The video lasts seven minutes and 16 seconds. Lipski is diving with compressed air — 12 liters. He seems to have everything under control at first, but then he starts dropping and dropping. His dive computer, visible in the picture, shows 81.7 meters, then 85.3 meters and, finally, 91.6 meters, when he hits the bottom. Lipski tries to inflate his buoyancy compensator to make himself more buoyant, but it doesn’t work. He begins to flounder and kicks up sand. Then the image freezes. Omar turns off the computer.
“Yuri was lying with his face on the ground when I found him,” he says, and then he begins to list what went wrong. “First,” he says, sticking out his thumb to count, “Yuri was too heavy. Twelve kilograms of lead on his belt, plus the bottle, the camera and the batteries. He holds up his index finger. “Second, his vest burst open. It was already full when he tried to pump air into it. “Third,” he says, extending his middle finger, “oxygen poisoning. That’s why he was twitching. That was it.”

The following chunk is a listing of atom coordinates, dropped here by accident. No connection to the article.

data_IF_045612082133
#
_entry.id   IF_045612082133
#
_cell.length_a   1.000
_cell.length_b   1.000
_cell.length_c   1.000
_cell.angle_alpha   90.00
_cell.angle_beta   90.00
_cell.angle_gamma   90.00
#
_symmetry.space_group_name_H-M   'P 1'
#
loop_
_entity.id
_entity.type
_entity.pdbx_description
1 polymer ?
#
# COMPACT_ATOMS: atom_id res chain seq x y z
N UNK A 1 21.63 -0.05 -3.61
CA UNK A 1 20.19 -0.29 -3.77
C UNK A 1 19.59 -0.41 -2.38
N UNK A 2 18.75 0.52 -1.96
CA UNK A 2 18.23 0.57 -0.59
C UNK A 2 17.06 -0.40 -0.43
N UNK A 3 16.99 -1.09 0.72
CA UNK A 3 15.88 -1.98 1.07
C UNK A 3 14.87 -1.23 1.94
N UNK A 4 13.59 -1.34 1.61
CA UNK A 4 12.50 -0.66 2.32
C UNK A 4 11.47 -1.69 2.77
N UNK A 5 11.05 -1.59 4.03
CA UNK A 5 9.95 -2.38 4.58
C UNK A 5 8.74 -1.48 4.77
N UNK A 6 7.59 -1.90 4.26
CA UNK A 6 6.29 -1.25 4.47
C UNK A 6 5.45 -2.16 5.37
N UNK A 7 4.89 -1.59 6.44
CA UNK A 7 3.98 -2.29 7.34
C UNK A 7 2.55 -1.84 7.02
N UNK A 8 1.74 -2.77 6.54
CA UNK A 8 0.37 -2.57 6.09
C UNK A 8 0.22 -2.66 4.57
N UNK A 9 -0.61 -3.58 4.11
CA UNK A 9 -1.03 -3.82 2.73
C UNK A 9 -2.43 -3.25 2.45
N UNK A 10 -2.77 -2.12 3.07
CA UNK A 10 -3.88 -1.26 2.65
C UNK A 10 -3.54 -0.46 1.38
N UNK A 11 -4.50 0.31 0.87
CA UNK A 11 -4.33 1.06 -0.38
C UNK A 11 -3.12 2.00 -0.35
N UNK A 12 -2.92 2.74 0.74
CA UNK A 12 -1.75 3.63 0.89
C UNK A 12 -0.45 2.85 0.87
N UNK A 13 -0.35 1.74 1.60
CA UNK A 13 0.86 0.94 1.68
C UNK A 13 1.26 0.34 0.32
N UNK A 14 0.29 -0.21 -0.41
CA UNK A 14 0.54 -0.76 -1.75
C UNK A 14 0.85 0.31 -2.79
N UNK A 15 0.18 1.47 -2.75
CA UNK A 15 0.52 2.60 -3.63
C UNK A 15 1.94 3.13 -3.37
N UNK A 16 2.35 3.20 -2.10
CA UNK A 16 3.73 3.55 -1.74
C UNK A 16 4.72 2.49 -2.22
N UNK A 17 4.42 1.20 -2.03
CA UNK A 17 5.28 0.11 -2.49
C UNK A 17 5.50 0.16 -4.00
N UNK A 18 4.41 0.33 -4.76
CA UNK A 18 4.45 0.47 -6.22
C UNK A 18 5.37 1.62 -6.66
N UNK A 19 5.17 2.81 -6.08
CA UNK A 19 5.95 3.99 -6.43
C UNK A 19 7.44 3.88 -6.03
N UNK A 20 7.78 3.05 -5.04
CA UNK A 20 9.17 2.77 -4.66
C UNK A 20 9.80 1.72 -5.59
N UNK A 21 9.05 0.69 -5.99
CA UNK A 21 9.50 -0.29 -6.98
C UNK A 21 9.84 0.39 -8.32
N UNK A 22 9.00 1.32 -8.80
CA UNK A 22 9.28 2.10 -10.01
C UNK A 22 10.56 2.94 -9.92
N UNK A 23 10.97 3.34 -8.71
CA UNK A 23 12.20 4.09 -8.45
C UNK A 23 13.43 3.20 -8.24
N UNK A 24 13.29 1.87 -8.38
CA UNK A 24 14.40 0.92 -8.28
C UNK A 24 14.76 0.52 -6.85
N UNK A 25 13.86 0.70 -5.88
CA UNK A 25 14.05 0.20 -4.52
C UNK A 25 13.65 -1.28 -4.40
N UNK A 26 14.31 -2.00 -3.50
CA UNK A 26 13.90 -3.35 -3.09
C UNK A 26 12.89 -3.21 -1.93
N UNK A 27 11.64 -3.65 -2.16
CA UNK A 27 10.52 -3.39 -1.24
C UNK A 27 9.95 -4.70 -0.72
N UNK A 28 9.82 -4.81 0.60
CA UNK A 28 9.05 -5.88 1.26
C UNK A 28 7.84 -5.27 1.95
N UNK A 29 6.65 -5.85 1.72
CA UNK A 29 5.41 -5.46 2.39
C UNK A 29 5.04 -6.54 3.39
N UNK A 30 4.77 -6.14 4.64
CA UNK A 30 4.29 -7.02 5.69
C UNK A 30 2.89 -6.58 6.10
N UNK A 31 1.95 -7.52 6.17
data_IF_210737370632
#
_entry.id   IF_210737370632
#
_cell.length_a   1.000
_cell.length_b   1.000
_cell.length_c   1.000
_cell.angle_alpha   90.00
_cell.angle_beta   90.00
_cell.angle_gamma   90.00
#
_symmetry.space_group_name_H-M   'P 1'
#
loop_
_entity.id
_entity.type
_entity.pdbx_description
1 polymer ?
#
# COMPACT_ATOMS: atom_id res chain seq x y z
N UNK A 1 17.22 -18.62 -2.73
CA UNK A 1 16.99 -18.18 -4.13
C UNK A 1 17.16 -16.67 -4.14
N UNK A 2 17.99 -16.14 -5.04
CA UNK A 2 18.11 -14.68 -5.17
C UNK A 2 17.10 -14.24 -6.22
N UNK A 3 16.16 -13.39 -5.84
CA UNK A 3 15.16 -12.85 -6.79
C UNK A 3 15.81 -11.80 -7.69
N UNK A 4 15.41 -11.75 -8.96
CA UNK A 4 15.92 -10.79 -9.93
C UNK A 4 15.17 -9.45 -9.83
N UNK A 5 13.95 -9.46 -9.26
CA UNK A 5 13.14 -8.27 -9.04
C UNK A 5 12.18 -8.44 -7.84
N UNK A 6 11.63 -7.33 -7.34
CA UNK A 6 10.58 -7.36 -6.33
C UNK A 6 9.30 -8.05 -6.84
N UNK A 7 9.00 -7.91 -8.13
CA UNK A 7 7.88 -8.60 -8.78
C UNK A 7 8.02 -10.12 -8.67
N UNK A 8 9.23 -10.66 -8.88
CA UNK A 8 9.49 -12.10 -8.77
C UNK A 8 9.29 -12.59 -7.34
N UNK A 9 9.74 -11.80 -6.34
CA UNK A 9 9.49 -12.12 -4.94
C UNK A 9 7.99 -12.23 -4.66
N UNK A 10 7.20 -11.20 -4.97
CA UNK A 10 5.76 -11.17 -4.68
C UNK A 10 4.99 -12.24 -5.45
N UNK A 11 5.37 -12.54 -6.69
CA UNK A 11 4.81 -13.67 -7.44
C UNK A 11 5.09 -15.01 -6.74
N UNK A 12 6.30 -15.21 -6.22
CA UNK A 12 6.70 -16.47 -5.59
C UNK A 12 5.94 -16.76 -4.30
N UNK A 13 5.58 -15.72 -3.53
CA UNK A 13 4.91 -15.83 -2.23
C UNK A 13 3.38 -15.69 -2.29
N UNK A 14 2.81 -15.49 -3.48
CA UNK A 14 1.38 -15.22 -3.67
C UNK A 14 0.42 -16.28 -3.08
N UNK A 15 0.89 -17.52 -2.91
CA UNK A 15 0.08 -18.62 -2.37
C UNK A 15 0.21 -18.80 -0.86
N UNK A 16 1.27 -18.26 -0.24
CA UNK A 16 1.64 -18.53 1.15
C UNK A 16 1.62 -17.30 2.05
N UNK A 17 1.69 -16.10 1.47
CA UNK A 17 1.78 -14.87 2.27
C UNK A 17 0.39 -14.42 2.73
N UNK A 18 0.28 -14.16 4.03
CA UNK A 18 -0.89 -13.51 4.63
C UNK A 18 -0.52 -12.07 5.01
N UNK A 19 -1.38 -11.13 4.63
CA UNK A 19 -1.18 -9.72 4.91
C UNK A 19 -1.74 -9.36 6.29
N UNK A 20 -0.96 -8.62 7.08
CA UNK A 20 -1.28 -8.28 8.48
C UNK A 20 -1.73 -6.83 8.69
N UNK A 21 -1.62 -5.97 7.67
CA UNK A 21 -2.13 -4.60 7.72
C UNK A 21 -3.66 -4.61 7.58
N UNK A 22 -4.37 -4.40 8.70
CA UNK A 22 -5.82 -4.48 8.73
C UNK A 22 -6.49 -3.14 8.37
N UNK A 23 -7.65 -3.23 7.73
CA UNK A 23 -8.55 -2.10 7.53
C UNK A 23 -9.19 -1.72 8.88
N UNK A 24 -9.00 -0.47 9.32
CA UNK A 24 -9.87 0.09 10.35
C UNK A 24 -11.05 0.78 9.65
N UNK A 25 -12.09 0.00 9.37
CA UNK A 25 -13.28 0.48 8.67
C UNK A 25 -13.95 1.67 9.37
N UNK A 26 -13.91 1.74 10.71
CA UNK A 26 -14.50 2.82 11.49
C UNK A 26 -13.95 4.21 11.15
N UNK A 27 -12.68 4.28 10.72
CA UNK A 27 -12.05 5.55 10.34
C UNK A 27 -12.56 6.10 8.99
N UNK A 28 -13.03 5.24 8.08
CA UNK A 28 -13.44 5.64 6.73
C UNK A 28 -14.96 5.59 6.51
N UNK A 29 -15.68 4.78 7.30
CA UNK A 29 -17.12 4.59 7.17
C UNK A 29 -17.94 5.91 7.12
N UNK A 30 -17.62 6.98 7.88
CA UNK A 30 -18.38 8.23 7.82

Dive Number 401
Yet divers using compressed air aren’t the only ones who lose their lives in the Blue Hole. Technical divers, the ones who are trained to go down as far as 100 meters or more, also make fatal mistakes.
Omar says that technical diving requires discipline, but that there are always tourists in Dahab who party until three in the morning and then go diving in the Blue Hole at 9 a.m. The crazy ones who are determined to get that number into their diving computers — “the magical 100,” with which they hope to impress women at the clubs — are enough to drive him to despair, he says.
On Nov. 7, 2011, Moscow native Igor Shalo dove down to a depth of 150 meters. According to his log book, he had made 400 dives. He didn’t survive dive number 401.
He encountered a Swedish diver on his way down, at 90 meters along the outer wall of the Blue Hole. The Swedish diver says that Shalo’s movements were shaky, but that he had signaled that he was okay by making a circle with his thumb and index finger.
Shalo had little experience with decompression dives. He had been at 40, 50, 66, 85 and 106 meters. During a decompression dive, it’s important to stop several times while returning to the surface. Divers have to remain at certain depths for certain amounts of time, waiting as their bodies become accustomed to the decreasing pressure, so that they’ll be in good shape once they complete their ascent. Igor Shalo, though, was as good as dead when he returned to the surface.